Since the launch of the guideline, the annual number of people being urgently referred to specialists has increased, with over 300,000 more urgent referrals in 2016-17 than in 2014-15. In fact, more people with cancer reported being referred to a specialist without having to visit their GP three or more times. The National Cancer Patient Experience Survey records the number of people who say that they saw their GP, and the recent survey showed that people only went to their GP once or twice about the health problem caused by their cancer before they needed to go to hospital. This has improved between 2014 and 2016, with an increase from 75% to 77%.

Access to medicine

NICE has a vital role to play in ensuring that all patients have access to the most clinically- and cost-effective treatments. Patterns of prescribing for cancer medicines used for treating prostate cancer and melanoma show that access to new medicines increases after a NICE recommendation. The NHS is legally obliged to fund and resource medicines and treatments recommended by NICE’s technology appraisal. Since April 2016, it has been agreed that all new cancer medicines and significant new licensed indications will be appraised by NICE.

 A good example of when we recommended drugs which really made a difference was the prescribing of cancer medicines for melanoma. Figures show that there were over 13,000 new cases of malignant melanoma in England, with over 3,000 deaths. Most cases of early stages of melanoma can be treated with surgery with high rates of survival, but for people with advanced melanoma treatment options are limited. Until 2012, the standard therapy for people with advanced melanoma was a chemotherapy medicine known as dacarbazine, but in the past few years, progress has been made with new and innovative medicines. In December 2012, NICE recommended two new medicines for people with melanoma, which was then followed by a rapid increase in prescribing rates.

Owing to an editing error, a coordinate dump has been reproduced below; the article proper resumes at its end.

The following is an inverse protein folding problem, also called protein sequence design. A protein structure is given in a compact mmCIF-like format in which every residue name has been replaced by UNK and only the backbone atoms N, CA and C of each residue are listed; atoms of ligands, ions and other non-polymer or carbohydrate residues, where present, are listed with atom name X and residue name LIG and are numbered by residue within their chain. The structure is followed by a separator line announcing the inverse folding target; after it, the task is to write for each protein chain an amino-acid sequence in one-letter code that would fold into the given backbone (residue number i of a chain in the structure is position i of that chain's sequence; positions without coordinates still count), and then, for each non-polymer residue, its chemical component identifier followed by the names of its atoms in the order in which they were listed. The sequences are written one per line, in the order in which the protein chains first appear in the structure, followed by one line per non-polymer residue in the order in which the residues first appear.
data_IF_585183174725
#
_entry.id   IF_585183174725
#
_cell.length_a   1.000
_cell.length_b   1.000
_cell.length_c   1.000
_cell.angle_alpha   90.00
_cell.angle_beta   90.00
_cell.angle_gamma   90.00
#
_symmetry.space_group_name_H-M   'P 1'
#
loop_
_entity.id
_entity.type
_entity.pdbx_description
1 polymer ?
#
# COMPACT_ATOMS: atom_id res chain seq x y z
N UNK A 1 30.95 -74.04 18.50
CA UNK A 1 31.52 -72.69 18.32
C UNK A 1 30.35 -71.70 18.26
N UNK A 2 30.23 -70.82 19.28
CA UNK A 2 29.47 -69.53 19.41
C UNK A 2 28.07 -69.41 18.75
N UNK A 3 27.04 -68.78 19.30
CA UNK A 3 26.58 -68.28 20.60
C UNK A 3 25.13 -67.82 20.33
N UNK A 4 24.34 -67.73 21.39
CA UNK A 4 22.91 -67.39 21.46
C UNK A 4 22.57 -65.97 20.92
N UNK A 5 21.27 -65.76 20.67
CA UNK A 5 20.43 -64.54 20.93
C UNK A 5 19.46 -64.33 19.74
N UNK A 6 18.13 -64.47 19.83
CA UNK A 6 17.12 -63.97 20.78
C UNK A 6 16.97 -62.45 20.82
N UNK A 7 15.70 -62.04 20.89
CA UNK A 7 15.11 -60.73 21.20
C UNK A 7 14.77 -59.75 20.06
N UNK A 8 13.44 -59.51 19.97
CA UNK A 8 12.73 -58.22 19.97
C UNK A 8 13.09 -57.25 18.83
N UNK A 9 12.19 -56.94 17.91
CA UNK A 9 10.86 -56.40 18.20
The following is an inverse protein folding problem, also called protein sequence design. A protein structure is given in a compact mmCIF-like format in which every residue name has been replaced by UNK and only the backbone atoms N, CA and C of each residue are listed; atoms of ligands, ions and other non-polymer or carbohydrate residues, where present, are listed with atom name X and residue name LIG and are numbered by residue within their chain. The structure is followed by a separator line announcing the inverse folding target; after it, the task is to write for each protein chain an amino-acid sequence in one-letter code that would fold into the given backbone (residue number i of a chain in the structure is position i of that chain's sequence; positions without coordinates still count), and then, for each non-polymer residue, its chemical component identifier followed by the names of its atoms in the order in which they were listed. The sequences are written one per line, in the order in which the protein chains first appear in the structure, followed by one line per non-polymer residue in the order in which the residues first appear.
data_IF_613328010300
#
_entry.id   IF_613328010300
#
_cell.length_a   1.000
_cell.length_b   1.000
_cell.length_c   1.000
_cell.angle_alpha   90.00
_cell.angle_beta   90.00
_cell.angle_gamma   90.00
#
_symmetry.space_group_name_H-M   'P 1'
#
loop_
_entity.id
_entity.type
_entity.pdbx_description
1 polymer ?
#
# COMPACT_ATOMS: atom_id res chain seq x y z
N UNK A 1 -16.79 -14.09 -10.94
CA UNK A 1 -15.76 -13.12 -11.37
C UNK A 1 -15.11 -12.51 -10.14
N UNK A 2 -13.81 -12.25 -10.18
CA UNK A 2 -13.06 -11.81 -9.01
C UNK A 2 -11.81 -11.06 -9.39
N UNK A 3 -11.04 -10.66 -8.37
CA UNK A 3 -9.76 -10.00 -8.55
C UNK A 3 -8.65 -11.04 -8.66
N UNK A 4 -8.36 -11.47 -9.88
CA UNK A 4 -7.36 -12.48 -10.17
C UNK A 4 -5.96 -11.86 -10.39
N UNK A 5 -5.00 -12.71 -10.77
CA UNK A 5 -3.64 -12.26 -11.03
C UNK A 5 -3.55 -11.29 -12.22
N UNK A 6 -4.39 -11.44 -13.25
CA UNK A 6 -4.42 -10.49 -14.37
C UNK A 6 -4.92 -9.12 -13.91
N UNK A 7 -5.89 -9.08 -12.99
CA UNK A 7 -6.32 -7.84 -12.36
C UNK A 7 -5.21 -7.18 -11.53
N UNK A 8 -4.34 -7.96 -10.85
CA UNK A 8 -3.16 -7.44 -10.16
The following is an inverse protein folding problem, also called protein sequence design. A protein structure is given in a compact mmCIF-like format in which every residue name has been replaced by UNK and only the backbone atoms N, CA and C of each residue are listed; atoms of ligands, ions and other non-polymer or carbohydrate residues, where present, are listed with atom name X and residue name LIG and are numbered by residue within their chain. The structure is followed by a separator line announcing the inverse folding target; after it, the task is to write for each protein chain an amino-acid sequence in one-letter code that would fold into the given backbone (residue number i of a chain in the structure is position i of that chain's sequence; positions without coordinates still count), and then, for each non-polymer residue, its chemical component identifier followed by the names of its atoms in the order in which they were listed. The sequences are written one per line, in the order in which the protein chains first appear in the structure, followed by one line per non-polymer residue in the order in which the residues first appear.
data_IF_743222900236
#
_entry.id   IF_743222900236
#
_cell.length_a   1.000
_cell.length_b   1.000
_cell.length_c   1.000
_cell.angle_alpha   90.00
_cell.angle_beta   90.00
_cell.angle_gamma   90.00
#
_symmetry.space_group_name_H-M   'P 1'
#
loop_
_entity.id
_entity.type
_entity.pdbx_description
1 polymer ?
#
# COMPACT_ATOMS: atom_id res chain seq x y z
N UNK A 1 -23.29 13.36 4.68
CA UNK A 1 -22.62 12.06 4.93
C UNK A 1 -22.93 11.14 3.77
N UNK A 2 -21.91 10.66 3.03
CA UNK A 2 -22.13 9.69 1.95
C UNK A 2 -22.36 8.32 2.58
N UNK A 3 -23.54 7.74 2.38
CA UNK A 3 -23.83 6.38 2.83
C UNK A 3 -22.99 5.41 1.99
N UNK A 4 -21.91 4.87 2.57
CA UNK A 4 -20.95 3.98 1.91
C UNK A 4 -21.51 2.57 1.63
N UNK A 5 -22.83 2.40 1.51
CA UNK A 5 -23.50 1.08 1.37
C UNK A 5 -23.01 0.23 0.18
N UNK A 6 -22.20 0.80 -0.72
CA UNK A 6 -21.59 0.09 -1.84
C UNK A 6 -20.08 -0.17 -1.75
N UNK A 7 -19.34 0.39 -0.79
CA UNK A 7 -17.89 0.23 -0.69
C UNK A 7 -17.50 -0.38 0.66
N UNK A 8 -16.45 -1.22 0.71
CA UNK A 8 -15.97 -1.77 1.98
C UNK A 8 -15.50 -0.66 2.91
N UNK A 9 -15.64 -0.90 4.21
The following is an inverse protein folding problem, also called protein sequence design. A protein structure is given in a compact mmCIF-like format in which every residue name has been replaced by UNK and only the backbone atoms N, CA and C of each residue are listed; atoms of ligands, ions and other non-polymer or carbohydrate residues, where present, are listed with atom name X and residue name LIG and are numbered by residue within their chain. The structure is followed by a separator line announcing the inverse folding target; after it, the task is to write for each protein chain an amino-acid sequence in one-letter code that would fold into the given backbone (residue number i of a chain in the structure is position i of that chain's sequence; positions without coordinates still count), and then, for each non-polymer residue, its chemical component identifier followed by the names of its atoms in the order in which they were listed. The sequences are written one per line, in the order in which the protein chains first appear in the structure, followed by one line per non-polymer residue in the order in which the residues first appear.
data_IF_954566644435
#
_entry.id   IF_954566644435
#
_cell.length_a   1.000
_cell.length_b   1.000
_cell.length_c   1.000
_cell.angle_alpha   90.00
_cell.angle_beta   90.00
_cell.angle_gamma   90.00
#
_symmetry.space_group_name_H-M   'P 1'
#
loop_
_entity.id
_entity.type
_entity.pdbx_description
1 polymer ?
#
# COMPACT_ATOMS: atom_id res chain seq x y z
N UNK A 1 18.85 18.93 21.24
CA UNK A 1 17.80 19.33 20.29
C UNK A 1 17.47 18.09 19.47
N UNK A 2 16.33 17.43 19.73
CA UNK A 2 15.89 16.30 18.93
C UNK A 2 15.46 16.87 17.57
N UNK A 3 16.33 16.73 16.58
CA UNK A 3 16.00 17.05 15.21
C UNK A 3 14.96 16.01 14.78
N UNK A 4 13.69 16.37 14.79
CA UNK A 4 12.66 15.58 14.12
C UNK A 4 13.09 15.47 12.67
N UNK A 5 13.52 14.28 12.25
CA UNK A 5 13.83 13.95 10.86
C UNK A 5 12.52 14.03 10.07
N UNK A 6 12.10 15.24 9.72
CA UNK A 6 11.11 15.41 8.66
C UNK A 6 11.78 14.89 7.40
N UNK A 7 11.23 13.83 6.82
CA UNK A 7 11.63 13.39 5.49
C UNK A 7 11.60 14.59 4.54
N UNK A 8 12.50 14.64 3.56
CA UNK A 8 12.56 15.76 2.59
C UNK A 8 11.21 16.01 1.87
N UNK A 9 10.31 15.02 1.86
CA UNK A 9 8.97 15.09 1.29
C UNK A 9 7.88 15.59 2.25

We’ve also been working with the UK Government and NHS England to review the Cancer Drugs Fund (CDF) in order to help patients gain access to cancer medicines not routinely available on the NHS. NICE now has the option of recommending medicines for use within the CDF, in cases where a medicine looks promising but there is not enough clinical evidence to show if it is cost-effective. These medicines of uncertain effectiveness are being made available through the CDF, with a managed access agreement between the company and NHS England. While these drugs are in the CDF, more evidence will be gathered to help resolve the key areas of clinical uncertainty.

 As a national body, NICE is working in many ways to support professionals to make a positive impact on improving access to cancer treatments. NICE will continue working to be innovative, looking for clinical and cost-effective treatments and medications as well as developing evidence-based guidance by putting patients at the heart of what we do.


(Top image © baranozdemir)